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Trey Gowdy understands the role of Congress.

Christopher Harris

Back in 1776, one of the “Founding Fathers”, and a man who would become the 2nd President of the United States of America, John Adams, gave his Thoughts on Government. He said many powerful and thought-provoking things in those essays, but one of the most poignant statements was his opinion on “Natural Law”, and the role of a Congress in regards to “Natural Law”.

John Adams said:

“Each individual of the society has a right to be protected by it in the enjoyment of his life, liberty, and property, according to standing laws. He is obliged, consequently, to contribute his share to the expense of this protection; and to give his personal service, or an equivalent, when necessary. But no part of the property of any individual can, with justice, be taken from him, or applied to public uses, without his own consent, or that of the representative body of the people. In fine, the people of this commonwealth are not controllable by any other laws than those to which their constitutional representative body have given their consent.”

Everyone who doesn’t have their head in the sand is well aware of the fact that we are now living under tyranny. At this point in time, it may be a “soft tyranny”, but it is tyranny, nonetheless. Thank God that at this crucial point in time, we still have people like U.S. Representative, Trey Gowdy (R-SC-4th) who not only know and understand what it means to be an American, but he knows and understands what his moral, ethical, and legal obligation is, as a Representative of the people of the 4th Congressional District of South Carolina.

Check out the video of his speech from the House Floor, about the responsibility of Congress.

Here is a transcript of his speech:

“I want us to talk as colleagues, because our foundational document gave us as the House unique powers and responsibilities. We run every two years because they intended for us to be closest to the people. The President was given different duties and powers. The President was given the duty to take care that the laws be faithfully executed, so my question, Mr. Speaker, is what does that mean to you?”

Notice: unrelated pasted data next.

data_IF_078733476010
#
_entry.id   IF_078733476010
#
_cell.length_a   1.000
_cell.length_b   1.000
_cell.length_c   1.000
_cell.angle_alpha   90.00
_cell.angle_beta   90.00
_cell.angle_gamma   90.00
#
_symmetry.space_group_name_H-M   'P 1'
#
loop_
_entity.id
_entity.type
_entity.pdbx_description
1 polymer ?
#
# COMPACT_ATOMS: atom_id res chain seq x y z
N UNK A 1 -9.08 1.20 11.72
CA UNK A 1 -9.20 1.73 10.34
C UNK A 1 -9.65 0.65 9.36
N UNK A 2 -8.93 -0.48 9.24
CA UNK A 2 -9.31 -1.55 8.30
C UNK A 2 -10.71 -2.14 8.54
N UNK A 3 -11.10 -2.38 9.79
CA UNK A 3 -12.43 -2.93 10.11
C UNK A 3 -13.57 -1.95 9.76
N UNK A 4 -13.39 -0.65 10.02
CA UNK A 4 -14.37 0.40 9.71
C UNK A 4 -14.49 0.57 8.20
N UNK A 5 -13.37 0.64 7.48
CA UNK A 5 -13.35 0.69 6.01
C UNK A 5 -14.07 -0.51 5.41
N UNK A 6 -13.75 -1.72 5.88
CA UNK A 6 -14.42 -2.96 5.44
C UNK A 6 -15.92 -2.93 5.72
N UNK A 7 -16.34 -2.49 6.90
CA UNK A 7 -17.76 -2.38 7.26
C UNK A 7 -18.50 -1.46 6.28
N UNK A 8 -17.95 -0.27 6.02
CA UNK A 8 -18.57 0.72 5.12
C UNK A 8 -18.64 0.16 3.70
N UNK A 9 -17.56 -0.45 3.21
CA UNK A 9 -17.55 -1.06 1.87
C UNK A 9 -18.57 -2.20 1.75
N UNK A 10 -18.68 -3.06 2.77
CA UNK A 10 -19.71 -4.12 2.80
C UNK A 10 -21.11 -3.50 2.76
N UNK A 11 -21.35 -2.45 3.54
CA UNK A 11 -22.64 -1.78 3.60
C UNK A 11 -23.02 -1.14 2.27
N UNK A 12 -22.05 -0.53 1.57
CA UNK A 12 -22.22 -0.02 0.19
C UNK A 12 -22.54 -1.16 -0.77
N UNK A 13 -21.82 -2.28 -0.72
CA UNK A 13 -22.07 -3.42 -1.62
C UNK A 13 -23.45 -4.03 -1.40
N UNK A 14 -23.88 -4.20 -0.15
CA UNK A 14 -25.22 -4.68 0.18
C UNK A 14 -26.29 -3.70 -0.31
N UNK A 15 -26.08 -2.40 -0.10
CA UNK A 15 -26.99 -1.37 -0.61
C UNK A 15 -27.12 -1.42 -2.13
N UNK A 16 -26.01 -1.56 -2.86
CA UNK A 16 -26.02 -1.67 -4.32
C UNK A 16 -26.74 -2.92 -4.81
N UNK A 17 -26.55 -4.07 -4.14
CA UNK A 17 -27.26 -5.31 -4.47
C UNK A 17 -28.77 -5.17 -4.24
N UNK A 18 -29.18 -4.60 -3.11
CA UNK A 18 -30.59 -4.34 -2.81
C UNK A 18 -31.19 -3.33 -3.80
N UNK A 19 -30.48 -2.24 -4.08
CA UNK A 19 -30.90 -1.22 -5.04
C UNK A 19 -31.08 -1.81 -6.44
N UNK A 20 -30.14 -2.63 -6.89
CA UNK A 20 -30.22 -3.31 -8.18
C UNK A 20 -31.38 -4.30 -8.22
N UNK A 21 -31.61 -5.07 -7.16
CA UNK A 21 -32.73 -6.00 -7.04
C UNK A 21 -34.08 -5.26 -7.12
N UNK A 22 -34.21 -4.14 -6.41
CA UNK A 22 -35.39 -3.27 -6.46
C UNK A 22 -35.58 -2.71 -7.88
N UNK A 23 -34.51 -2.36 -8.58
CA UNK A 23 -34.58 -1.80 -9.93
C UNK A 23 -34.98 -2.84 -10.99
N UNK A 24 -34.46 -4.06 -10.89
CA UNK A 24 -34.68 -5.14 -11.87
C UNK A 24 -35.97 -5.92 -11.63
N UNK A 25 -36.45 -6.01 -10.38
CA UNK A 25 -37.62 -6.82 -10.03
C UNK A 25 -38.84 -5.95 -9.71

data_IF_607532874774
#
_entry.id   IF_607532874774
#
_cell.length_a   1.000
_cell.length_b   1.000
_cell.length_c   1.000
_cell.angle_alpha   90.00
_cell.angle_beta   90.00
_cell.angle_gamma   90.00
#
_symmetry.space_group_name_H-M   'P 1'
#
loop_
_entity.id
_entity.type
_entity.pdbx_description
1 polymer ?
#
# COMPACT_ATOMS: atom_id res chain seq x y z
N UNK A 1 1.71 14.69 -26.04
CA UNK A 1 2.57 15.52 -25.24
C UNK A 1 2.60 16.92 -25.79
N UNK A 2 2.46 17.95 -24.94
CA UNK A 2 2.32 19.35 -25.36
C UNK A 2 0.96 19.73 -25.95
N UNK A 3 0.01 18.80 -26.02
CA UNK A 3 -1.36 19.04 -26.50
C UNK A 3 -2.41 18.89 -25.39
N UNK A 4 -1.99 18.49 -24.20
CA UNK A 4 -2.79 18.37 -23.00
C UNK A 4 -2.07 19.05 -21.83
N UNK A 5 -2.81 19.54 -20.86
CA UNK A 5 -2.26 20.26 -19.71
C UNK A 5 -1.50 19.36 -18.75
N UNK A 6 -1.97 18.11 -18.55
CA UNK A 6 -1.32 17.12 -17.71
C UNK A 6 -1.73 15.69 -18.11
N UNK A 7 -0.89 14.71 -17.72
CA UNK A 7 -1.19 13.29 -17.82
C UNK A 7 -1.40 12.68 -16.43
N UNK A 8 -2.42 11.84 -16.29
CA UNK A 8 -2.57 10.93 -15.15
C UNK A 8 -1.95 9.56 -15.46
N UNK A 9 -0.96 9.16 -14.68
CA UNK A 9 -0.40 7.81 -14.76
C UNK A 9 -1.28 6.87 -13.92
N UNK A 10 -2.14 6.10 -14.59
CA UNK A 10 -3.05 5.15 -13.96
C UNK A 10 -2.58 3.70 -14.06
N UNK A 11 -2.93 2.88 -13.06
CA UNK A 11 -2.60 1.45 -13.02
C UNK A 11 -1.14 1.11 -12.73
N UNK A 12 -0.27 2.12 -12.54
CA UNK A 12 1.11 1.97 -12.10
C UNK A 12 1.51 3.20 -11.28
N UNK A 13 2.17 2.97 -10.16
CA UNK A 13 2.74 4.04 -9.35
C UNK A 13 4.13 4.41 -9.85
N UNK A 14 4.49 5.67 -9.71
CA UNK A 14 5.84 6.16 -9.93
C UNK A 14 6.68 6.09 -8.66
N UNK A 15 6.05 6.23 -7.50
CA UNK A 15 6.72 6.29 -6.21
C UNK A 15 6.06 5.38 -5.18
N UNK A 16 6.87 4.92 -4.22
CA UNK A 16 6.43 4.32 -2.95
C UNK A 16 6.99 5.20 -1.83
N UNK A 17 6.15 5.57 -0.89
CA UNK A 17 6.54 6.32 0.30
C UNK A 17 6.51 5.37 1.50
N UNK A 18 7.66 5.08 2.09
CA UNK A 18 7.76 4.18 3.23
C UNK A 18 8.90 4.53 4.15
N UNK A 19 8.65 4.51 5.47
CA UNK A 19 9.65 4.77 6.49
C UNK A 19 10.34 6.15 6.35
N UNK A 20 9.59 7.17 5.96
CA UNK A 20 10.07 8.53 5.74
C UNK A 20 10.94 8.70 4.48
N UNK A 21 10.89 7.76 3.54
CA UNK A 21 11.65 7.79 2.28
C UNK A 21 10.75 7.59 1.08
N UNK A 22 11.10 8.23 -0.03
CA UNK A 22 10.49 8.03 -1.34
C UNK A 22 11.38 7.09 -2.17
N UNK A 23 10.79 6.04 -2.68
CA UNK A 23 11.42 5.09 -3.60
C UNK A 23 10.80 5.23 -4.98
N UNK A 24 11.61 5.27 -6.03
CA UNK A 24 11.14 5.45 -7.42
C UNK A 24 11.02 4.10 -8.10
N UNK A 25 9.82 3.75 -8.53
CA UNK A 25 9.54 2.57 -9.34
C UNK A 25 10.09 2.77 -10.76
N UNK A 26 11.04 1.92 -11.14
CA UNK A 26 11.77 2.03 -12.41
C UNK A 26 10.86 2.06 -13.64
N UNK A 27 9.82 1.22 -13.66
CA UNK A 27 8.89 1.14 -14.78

“We know the President can veto a bill for any reason or for no reason,” he continued. “We know the President can refuse to defend the constitutionality of a statute – even one that he signs into law. We know the President can issue pardons for violations of the very laws that we pass, and we know that the President has prosecutorial discretion as evidenced and used through his U.S. attorneys.

Mr. Speaker, that is a lot of power. What are we to do when that amount of power is not enough? What are we to do when this president, or any president, decides to selectively enforce a portion of a law and ignore other portions of that law? What do we do, Mr. Speaker, regardless of motivation, when a president nullifies our vote by failing to faithfully execute the law?”

“You know, in the oath that brand-new citizens take, it contains six different references to ‘the law.’ If it’s good enough for us to ask brand-new citizens to affirm their devotion to the law, is it too much to ask that the President do the same?

If a president can change some laws, can he change all laws? Can he change election laws? Can he change discrimination laws? Are there any laws, under your theory, that he actually has to enforce?

What is our recourse, Mr. Speaker? What is our remedy?”

“Maybe members of Congress would be respected more if we respected ourselves enough to require that when we pass something, it be treated as law.”

“Mr. Speaker, the House of Representatives does not exist to pass suggestions,” Gowdy concluded. “We do not exist to pass ideas. We make law. And while you are free to stand and clap when any president comes into this hallowed chamber and promises to do it with or without you, I will never stand and clap when any president – no matter whether he’s your party or mine – promises to make us a constitutional anomaly and an afterthought. We make law.”

Now if we could only clone him, 434 times, we would be a lot closer to finally having an Unhyphenated America.

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